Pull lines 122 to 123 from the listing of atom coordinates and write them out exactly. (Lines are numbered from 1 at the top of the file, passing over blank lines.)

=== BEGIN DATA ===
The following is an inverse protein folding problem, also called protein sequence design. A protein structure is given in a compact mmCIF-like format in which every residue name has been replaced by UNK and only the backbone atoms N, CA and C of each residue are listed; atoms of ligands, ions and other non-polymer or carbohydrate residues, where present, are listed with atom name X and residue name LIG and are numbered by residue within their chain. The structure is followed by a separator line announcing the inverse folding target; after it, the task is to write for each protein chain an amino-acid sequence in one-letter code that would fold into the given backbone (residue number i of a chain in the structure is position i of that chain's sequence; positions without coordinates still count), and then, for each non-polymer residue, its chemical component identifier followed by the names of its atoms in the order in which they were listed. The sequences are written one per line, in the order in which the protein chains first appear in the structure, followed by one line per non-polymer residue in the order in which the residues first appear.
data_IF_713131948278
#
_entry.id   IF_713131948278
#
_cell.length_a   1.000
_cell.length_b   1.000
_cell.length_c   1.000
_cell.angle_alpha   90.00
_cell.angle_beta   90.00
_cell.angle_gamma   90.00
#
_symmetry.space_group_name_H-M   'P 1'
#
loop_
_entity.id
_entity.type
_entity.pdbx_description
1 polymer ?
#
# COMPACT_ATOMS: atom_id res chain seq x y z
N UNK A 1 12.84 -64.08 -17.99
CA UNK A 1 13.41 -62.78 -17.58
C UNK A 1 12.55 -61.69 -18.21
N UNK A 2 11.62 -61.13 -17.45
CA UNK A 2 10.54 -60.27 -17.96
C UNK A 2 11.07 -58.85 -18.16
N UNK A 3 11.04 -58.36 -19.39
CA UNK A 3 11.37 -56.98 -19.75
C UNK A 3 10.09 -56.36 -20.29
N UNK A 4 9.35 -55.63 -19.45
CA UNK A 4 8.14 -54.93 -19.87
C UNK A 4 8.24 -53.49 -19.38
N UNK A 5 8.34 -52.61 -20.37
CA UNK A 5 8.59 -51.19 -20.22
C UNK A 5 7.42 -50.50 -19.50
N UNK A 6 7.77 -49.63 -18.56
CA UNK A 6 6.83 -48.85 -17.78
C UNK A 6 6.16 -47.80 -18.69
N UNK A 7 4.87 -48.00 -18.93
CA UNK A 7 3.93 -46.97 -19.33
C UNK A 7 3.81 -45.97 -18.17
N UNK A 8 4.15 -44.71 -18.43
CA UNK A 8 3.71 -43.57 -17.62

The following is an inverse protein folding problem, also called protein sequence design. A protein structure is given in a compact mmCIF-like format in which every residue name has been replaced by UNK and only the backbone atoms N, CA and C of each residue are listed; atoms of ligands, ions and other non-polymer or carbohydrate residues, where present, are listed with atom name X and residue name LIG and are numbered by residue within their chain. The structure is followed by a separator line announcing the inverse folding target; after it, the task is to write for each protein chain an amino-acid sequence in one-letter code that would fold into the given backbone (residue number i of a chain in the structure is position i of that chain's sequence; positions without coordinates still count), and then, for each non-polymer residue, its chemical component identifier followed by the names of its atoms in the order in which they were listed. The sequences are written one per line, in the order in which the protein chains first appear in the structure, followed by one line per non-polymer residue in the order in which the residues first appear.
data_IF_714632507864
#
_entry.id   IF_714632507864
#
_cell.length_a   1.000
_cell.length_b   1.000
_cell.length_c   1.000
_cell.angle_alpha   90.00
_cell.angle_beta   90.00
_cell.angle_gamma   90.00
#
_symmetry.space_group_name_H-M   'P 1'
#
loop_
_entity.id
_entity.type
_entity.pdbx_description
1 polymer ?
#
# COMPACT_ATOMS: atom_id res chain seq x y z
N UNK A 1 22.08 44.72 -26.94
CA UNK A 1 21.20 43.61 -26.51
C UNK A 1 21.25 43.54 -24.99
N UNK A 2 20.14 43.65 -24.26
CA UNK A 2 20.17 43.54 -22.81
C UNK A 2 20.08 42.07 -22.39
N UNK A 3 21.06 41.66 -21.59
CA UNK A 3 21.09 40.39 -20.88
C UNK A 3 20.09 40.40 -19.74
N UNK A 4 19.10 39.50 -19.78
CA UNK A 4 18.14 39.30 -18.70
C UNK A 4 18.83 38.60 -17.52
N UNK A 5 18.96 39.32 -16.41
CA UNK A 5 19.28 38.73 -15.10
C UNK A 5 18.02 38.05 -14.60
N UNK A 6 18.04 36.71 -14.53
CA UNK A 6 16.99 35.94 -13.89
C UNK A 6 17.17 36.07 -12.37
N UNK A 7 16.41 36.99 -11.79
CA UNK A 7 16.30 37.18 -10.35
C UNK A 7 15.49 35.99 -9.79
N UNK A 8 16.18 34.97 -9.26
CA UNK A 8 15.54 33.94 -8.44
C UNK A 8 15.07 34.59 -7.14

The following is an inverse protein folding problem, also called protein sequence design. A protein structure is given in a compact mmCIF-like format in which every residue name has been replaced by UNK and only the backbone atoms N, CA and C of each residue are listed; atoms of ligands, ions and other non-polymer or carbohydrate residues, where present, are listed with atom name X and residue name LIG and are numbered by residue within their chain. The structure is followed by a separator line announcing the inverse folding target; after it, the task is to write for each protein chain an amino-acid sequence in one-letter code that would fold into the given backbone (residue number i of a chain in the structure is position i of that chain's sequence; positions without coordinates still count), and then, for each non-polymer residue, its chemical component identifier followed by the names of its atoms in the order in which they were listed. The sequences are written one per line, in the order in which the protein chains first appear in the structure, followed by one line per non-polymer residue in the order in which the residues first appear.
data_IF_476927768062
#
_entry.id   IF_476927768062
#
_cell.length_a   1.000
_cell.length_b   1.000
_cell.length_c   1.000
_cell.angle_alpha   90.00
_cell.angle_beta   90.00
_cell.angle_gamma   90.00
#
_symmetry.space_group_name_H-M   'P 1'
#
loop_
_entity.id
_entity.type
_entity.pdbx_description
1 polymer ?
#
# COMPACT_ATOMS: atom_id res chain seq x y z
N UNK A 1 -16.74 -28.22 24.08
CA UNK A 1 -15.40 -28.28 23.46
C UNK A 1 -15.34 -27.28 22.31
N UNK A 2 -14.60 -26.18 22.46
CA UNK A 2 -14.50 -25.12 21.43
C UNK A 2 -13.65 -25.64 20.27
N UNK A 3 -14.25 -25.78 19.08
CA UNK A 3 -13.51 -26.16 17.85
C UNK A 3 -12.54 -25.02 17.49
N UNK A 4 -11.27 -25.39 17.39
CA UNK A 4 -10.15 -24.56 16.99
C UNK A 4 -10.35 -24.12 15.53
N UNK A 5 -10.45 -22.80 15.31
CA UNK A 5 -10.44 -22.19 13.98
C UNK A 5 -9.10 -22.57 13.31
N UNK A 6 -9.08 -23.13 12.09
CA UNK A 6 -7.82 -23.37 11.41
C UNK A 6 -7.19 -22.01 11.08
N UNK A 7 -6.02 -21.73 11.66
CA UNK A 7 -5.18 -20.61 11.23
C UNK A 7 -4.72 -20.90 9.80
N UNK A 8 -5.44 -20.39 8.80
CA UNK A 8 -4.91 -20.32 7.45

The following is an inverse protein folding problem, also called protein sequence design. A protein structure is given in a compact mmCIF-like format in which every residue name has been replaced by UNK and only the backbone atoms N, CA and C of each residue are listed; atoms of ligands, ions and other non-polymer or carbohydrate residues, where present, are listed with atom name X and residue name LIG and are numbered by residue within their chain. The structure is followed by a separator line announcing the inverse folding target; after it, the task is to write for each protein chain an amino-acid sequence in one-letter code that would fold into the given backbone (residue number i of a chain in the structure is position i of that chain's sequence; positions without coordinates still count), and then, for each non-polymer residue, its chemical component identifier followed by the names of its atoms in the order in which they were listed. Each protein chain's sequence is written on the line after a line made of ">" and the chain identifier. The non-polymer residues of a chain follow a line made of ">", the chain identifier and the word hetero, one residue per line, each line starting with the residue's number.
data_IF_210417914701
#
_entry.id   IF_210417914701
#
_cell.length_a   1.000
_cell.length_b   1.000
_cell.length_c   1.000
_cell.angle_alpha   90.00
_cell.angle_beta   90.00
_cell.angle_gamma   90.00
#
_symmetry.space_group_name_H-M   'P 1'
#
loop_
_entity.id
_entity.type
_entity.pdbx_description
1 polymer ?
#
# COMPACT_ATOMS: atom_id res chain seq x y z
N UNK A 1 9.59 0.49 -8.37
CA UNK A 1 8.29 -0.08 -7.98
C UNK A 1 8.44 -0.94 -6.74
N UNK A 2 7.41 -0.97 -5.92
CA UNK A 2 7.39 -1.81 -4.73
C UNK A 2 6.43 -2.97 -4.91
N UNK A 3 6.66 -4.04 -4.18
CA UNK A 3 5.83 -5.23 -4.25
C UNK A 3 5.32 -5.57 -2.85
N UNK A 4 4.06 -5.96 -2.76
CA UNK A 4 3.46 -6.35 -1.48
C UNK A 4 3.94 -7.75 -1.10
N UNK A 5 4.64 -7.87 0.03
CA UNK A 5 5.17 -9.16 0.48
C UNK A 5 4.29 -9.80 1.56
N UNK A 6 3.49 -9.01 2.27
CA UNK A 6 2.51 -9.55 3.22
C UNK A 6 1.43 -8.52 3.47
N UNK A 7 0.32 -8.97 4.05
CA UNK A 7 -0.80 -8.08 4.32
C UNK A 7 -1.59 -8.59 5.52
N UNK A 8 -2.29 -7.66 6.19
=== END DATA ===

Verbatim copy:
C UNK A 4 -10.35 -24.12 15.53
N UNK A 5 -10.45 -22.80 15.31